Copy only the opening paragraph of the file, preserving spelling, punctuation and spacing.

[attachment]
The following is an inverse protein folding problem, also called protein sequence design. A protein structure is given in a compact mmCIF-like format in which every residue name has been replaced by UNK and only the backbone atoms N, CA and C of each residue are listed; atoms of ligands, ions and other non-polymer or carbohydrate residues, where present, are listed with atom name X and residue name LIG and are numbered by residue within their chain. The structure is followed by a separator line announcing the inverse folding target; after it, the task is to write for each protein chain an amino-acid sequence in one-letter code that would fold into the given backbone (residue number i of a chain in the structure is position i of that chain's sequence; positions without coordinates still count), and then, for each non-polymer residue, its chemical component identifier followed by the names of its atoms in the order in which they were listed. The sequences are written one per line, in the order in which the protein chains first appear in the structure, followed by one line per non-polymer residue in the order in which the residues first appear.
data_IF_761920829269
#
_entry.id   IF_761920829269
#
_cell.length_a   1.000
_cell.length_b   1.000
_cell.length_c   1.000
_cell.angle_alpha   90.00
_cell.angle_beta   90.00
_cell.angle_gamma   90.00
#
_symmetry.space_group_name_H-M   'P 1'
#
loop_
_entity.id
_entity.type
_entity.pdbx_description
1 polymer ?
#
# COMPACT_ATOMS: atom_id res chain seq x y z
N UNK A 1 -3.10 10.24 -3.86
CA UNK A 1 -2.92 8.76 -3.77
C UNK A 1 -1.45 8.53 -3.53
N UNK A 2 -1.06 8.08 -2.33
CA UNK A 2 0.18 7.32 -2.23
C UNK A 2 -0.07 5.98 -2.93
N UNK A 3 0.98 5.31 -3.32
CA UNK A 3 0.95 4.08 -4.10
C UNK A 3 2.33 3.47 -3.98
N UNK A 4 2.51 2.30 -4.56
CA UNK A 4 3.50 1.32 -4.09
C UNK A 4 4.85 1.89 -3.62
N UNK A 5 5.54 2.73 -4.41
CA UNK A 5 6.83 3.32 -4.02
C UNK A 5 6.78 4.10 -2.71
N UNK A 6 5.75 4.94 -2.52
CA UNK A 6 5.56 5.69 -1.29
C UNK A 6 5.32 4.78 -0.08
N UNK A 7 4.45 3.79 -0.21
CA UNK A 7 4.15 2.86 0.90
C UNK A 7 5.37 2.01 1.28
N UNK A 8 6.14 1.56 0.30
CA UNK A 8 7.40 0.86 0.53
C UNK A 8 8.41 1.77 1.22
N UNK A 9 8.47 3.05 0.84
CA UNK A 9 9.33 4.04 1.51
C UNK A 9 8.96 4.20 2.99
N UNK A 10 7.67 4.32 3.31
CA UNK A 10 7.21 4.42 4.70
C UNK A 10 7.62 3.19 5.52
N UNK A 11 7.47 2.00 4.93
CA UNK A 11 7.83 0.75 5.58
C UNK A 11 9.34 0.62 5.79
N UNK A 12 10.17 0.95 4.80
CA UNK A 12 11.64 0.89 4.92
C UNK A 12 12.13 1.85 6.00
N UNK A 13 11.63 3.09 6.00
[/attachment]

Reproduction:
The following is an inverse protein folding problem, also called protein sequence design. A protein structure is given in a compact mmCIF-like format in which every residue name has been replaced by UNK and only the backbone atoms N, CA and C of each residue are listed; atoms of ligands, ions and other non-polymer or carbohydrate residues, where present, are listed with atom name X and residue name LIG and are numbered by residue within their chain. The structure is followed by a separator line announcing the inverse folding target; after it, the task is to write for each protein chain an amino-acid sequence in one-letter code that would fold into the given backbone (residue number i of a chain in the structure is position i of that chain's sequence; positions without coordinates still count), and then, for each non-polymer residue, its chemical component identifier followed by the names of its atoms in the order in which they were listed. The sequences are written one per line, in the order in which the protein chains first appear in the structure, followed by one line per non-polymer residue in the order in which the residues first appear.